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Can Antioxidant Supplements Support Healthy Aging?

Antioxidants are sometimes thought of as having anti-aging powers. But studies investigating the relationship between antioxidant supplementation and healthy aging have often come to conflicting conclusions. Now, a recent study, published in the American Journal of Epidemiology and reported on by NutraIngredients, has found that antioxidant supplements may increase the likelihood of healthy aging in men, and also might be beneficial for people with low levels of certain antioxidants. The study was based on data from 3,966 men and women with an average age of 65 who had participated in the Supplementation with Antioxidant Vitamins and Minerals (SU.VI.MAX) Study (1994–2002) and the SU.VI.MAX 2 Follow-up Study (2007–2009). In the initial SU.VI.MAX study from 1994 to 2002, participants were randomly assigned to receive either a daily placebo or a combination of antioxidants, including vitamin C (120 mg), beta-carotene (6 mg), vitamin E (30 mg), selenium (100 µg), and zinc (20 mg). Using data from the SU.VI.MAX 2 study, researchers looked at various markers of healthy aging to evaluate participants' aging status, including the absence of major chronic diseases and good physical and cognitive functioning. Here is what researchers found:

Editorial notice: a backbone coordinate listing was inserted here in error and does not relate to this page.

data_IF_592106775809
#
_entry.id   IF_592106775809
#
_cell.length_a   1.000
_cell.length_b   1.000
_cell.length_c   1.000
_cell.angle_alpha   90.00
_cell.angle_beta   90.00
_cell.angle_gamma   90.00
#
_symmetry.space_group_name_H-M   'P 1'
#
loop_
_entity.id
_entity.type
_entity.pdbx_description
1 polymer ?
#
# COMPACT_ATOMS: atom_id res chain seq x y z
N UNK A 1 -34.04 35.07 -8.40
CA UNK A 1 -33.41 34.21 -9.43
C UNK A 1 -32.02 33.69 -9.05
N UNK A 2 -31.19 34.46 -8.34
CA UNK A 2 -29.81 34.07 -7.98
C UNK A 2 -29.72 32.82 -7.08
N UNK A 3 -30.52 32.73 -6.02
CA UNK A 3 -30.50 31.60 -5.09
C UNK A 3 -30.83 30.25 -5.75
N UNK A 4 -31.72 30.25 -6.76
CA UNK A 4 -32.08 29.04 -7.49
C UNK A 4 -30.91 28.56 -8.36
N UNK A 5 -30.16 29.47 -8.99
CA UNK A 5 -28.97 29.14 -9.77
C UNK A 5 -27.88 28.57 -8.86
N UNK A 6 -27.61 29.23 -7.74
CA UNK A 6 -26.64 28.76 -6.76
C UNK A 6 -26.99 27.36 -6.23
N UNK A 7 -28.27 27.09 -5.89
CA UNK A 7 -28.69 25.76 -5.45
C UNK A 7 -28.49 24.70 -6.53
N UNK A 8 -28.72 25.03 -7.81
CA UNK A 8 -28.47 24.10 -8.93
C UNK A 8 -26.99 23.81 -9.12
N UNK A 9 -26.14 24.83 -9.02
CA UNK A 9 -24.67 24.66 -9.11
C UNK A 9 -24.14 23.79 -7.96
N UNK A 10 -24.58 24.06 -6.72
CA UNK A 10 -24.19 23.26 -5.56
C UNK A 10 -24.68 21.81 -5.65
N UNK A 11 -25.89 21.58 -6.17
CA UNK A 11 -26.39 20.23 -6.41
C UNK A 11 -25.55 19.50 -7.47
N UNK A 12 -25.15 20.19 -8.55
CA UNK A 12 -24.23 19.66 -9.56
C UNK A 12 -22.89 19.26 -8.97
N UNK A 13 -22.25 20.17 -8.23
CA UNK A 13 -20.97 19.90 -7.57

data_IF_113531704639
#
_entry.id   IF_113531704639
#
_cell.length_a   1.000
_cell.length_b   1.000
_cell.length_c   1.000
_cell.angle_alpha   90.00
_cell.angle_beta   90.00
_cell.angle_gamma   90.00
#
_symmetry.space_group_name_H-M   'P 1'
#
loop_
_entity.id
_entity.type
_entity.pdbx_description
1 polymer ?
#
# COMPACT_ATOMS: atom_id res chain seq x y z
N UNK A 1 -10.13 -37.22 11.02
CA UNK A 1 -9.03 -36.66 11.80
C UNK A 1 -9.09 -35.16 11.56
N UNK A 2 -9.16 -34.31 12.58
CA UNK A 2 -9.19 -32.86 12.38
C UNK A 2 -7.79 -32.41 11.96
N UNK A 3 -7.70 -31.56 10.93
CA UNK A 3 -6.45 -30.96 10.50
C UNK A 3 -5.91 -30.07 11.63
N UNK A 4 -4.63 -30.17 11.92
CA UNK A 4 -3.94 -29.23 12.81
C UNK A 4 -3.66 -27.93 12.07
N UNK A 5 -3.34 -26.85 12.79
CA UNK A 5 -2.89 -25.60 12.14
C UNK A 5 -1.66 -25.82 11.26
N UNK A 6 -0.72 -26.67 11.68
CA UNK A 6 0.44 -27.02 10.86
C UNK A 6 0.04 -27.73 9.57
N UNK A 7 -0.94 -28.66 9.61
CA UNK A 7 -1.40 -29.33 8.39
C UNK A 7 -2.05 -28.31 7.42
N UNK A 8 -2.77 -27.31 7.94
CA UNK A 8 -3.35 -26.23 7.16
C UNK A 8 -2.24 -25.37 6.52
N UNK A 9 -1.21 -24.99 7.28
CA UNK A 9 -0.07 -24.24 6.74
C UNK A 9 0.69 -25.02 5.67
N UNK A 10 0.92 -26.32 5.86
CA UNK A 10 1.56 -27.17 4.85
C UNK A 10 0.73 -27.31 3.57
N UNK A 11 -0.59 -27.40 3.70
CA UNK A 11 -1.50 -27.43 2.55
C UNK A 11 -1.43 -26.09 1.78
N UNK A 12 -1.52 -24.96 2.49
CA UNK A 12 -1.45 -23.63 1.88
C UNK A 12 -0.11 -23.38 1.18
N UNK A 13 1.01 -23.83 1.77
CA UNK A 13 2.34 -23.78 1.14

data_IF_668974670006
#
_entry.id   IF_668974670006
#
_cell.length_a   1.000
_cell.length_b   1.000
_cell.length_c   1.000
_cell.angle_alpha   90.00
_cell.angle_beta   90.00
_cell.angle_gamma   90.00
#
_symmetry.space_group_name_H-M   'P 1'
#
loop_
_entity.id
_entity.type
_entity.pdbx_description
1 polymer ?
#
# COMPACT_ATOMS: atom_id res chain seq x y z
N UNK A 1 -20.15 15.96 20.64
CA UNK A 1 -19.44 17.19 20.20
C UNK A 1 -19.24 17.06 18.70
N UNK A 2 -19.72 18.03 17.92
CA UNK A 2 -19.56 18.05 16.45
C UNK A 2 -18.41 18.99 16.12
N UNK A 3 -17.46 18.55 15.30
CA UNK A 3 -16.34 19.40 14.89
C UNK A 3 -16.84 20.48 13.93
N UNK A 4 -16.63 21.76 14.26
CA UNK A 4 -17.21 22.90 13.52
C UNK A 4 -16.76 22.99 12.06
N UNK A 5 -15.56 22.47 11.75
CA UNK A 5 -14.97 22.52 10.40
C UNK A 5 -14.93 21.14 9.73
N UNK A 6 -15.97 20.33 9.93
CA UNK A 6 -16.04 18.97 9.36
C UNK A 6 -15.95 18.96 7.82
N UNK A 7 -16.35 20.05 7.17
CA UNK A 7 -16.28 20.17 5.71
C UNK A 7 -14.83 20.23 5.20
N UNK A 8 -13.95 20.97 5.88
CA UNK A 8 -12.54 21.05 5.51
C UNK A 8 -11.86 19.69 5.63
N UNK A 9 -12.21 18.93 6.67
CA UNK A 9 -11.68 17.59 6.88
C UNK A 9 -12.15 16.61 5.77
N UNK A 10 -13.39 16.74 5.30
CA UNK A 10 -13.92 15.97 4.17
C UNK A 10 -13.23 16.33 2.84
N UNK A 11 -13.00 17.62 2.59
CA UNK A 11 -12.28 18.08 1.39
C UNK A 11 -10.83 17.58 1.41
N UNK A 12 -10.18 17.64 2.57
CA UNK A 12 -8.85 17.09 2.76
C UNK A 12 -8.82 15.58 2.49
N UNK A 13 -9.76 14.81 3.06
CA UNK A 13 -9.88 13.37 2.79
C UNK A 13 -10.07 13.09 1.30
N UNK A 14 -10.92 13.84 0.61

• Antioxidant supplementation was associated with an increased probability of healthy aging among men, but not among women.
  • Antioxidant supplementation was associated with an increased probability of healthy aging for men and women with low vitamin C levels, for men with low zinc levels, and for men consuming fewer than five servings of fruits and vegetables per day.

While it is unclear why there was a disparity between men and women, researchers posit that the women in the study population may have had higher antioxidant levels than the men. Overall, the study concluded that getting an adequate amount of antioxidants from a diet rich in fruits and vegetables is important for healthy aging. Some particularly good food sources of antioxidants include broccoli, carrots, citrus fruits, kale, spinach, sweet peppers, tomatoes, and watermelon.

Source: American Journal of Epidemiology

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